In the EnerBlue scenario, no fundamental and abrupt oil price increase above US$80/b is foreseen anytime soon. We rather observe a persistent global oversupply, with limited geopolitical risks in a context of global cooperation towards NDC targets.
In addition to international fossil fuel prices, further energy prices, including end-user prices by energy and by sector, are available in the complete EnerFuture global forecast service based on the POLES model.

Trend over 2000-2040 – EnerBlue scenario

The oil price is expected to push above US$60 per barrel due to both (geo)political reasons (in particular tensions in e.g. Venezuela and Libya, along with US sanctions in other countries like Iran), as well as to a convergence of interests between OPEC and Russia, both of which have declared their intention to limit production levels. However, with a rising US production this is not necessarily sustainable on the long run. Saudi Arabia has indeed a short-term interest to push up the oil price in order to better valorize Saudi Aramco’s possible partial privatization.

In the long run however, the Kingdom, with the world largest low-cost oil reserves and aware of the importance of energy transition worldwide and the risk of sitting on stranded reserves, will have a clear interest to fight for market shares and not for price. Oil prices are hence expected to remain between US$50 and US$80 per barrel until 2040. For short periods of time, the price may spike in any direction, responding to short term economic, financial and/or political events, rather than fundamental long-term market realities. The current oil price of US$60-70/b already incorporates in our opinion a geopolitical risk premium of some US$10-20/b.

EnerOutlook Presentation


Download the EnerOutlook 2019 presentation to have an overview of the main outcomes of our central scenario EnerBlue in various world regions.
The presentation includes details on the underlying assumptions of this scenario, along with insightful graphs and learnings on the future of energy systems through 2040.

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US EIA expects US energy-related CO2 emissions to dip by 2.2% in 2019

According to the Short-Term Energy Outlook (STEO) released by the US  Energy Information Administration (EIA), energy-related CO2 emissions in the United States are expected to reverse their 2018 trend (+3%) and to decline by 2.2% in 2019. Energy-related CO2 emissions would decrease by 114 Mt in 2019 and most of the drop would come from coal-related emissions (-13%, i.e. -168 Mt); this would be the largest decline in CO2 emissions from coal since 2015. Coal-related CO2 emissions are expected to decline by a further 3.6% in 2020.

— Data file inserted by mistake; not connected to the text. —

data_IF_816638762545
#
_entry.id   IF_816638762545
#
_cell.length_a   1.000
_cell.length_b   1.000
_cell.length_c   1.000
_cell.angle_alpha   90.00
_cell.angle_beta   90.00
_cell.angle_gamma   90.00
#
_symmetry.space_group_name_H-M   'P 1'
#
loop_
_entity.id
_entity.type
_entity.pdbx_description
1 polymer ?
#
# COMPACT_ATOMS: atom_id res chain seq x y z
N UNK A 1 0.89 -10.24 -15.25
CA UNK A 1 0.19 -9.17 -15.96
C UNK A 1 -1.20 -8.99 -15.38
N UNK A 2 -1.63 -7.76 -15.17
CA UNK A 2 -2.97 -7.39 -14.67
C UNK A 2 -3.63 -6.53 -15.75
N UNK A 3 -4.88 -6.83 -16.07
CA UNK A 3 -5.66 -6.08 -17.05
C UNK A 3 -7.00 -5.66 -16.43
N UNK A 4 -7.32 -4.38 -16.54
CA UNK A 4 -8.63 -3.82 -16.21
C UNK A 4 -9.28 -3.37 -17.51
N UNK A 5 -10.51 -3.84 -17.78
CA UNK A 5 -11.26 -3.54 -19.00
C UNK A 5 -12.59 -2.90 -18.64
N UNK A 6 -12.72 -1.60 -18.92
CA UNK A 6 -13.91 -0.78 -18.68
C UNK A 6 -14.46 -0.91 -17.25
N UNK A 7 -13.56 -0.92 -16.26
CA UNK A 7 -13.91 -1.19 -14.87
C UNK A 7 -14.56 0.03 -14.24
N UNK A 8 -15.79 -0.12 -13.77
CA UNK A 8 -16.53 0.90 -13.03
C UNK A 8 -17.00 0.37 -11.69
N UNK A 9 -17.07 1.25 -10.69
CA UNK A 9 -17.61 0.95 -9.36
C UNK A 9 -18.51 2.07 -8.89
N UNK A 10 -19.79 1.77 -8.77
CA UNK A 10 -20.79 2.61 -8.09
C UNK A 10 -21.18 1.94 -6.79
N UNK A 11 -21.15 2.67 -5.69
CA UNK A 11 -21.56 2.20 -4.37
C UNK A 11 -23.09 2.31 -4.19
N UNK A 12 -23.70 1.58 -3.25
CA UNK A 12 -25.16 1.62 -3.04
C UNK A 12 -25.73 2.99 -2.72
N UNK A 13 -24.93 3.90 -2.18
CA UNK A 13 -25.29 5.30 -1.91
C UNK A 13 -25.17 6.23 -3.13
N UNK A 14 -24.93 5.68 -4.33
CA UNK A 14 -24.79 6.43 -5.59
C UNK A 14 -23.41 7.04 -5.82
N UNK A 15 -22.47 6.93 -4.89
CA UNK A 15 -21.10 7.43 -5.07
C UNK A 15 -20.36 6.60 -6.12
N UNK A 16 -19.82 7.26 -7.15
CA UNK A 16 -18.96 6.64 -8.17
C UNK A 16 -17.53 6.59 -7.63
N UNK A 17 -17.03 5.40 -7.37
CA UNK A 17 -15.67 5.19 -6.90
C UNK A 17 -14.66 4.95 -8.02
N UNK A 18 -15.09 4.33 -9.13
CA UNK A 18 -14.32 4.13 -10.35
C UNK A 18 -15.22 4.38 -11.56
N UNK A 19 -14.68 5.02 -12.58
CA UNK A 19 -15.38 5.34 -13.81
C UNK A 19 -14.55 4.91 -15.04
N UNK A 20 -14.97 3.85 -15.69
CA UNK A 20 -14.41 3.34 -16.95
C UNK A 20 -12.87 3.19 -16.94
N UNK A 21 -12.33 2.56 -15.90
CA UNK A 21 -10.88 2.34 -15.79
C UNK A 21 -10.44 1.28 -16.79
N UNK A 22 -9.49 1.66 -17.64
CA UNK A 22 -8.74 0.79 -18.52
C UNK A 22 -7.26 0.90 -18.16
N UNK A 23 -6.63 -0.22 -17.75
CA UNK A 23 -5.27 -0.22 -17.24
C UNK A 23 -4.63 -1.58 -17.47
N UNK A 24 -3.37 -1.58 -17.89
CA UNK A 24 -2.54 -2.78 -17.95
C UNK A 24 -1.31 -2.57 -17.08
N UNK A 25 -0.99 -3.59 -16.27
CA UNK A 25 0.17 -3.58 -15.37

US utility-scale energy storage capacity will reach 2.5 GW by 2023

According to the US Energy Information Administration (EIA), the installed capacity of utility-scale (above 1 MW) battery energy storage systems (BESS) in the United States could reach 2.5 GW by 2023.


India estimates renewable energy investments at US$330bn through 2030

The Indian government has presented its Economic Survey 2018-19 to the Parliament, which estimates that US$330bn will be invested in renewable energies through 2030: investments in renewable power plants - not including power transmission projects - until 2022 could reach US$80bn (at today's prices) and an additional US$250m would be required over the 2023-2030 period, corresponding to an average US$30bn/year investment level.


Coal expected to cover half of the Indian power mix by 2030

According to the Central Electricity Authority (CEA) of India, the share of coal in the Indian power mix should remain dominant until 2030, despite a planned decline from around 73% in 2018 to around 50% in 2030. This erosion is related to the current boom in solar and wind projects. Non-fossil fuel sources are expected to reach 65% of the installed capacity and 48% of total power generation by 2030 (including 23% from solar, 12% from wind, 8% from hydro and 4% from nuclear). However, a large portion of India's existing fleet of coal-fired power plants will remain operational through 2030 bringing coal to account for 1/3 of the power capacity and 50% of the power generation and will contribute to rising CO2 emissions.

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